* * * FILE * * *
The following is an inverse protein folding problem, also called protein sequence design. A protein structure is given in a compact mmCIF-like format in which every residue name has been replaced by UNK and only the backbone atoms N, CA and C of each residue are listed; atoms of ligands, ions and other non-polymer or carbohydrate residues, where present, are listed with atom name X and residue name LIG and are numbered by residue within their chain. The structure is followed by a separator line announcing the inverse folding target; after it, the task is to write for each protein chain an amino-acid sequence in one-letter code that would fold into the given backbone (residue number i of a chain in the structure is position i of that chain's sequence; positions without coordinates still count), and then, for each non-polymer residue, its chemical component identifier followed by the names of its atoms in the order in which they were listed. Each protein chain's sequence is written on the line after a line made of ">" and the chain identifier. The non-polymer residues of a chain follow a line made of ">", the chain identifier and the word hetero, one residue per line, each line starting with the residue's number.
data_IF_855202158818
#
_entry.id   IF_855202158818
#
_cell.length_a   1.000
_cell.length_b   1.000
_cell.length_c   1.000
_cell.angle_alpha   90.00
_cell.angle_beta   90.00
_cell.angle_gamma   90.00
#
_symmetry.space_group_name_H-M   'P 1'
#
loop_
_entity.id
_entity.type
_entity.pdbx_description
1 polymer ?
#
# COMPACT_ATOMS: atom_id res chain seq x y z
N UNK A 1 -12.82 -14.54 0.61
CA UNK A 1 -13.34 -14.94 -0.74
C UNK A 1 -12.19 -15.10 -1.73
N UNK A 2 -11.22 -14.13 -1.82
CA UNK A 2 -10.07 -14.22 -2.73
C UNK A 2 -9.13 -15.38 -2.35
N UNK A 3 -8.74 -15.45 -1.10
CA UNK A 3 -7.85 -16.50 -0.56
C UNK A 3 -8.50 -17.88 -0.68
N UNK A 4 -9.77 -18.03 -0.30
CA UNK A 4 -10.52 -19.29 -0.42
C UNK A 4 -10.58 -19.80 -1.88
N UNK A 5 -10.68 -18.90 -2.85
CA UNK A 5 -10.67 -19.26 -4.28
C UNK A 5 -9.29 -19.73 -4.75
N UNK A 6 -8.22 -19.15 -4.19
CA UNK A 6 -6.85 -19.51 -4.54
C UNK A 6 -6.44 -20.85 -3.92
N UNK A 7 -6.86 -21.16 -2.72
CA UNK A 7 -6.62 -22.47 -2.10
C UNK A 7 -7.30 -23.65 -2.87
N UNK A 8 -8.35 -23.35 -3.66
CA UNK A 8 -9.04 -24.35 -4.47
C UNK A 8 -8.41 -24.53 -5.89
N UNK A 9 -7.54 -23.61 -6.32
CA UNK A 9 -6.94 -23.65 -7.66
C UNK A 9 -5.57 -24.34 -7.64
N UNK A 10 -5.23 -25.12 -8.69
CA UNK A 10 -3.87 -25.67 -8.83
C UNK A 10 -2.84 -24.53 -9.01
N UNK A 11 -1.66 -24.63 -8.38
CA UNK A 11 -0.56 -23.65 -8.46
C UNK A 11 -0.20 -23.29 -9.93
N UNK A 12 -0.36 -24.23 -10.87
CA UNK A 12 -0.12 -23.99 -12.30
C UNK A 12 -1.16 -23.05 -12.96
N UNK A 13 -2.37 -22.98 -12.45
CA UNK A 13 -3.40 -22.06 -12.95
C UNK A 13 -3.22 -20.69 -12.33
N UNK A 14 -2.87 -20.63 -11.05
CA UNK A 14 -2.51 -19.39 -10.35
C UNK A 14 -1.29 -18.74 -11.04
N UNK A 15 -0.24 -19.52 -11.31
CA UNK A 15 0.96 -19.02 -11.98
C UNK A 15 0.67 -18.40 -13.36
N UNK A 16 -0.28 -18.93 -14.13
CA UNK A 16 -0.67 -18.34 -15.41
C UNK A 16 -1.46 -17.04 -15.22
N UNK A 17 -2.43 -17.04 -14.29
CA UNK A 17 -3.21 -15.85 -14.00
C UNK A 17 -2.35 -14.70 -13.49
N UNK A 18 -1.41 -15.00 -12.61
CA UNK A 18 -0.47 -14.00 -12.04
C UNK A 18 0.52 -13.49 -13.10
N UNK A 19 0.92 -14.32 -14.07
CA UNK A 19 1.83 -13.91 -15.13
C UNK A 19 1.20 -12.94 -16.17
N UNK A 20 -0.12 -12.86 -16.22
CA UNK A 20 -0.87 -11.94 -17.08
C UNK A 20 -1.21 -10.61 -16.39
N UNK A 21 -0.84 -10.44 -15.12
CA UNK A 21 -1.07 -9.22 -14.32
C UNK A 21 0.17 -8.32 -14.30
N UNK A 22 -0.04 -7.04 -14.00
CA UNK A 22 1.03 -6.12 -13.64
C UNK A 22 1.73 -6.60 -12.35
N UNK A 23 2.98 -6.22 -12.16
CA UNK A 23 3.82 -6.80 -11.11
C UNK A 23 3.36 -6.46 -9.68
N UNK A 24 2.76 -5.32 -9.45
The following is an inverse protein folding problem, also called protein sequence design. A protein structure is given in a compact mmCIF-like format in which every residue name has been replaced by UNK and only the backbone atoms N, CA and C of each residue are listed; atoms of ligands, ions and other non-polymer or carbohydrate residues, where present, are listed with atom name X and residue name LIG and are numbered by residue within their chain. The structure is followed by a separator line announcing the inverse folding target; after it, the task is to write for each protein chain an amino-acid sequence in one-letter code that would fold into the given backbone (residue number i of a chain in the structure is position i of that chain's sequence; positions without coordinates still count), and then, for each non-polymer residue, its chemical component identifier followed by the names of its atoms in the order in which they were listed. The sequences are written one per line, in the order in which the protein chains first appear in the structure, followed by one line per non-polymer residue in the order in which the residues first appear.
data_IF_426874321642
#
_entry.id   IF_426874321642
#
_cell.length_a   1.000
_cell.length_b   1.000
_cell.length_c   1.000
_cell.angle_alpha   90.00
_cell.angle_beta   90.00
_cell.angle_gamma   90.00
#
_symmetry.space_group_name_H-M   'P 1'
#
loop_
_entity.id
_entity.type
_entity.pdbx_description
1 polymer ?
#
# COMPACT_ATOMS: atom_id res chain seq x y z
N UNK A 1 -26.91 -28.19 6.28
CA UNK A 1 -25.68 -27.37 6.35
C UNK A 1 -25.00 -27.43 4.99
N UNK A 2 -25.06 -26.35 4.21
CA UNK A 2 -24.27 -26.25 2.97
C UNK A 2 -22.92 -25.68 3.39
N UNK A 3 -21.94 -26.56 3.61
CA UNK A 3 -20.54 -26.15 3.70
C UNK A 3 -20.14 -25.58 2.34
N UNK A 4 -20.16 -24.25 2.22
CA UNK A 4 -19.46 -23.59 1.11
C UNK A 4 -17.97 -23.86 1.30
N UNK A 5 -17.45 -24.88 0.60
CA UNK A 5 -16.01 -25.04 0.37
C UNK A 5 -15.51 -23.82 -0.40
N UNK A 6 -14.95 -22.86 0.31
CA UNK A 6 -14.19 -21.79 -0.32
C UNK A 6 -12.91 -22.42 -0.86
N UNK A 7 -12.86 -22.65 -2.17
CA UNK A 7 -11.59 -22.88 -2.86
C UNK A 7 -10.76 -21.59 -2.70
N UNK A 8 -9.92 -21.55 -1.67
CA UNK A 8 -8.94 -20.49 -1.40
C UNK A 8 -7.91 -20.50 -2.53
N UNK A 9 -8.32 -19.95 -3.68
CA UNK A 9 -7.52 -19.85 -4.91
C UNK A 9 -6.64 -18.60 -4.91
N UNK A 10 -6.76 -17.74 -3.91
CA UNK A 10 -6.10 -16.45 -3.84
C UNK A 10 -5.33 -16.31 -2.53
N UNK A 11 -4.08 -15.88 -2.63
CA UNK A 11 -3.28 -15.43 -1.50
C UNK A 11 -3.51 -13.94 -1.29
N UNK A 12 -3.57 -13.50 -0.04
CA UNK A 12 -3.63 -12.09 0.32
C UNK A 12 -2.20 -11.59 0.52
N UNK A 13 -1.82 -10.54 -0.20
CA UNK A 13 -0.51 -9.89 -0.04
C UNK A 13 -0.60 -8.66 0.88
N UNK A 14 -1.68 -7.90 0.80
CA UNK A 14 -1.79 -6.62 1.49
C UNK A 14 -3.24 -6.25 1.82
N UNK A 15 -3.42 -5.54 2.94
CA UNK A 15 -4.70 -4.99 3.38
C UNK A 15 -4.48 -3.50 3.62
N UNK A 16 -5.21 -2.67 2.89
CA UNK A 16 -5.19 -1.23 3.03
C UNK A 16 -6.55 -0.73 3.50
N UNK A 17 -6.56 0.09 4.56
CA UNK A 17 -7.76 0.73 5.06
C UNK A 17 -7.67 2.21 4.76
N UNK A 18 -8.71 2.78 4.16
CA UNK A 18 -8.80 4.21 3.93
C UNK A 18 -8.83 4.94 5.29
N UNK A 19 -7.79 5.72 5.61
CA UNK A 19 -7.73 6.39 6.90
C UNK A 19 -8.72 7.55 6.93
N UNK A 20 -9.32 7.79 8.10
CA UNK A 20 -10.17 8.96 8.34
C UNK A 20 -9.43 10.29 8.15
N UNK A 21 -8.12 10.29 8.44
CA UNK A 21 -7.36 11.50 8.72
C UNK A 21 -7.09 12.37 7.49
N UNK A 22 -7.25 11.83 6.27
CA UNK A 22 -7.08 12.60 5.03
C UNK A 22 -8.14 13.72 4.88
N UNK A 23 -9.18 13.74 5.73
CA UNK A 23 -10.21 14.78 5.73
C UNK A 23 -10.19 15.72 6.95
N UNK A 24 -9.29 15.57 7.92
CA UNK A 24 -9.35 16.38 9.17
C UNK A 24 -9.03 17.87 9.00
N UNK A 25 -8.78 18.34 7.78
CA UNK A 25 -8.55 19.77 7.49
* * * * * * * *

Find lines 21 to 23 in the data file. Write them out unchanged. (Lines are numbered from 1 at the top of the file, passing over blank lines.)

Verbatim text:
# COMPACT_ATOMS: atom_id res chain seq x y z
N UNK A 1 -12.82 -14.54 0.61
CA UNK A 1 -13.34 -14.94 -0.74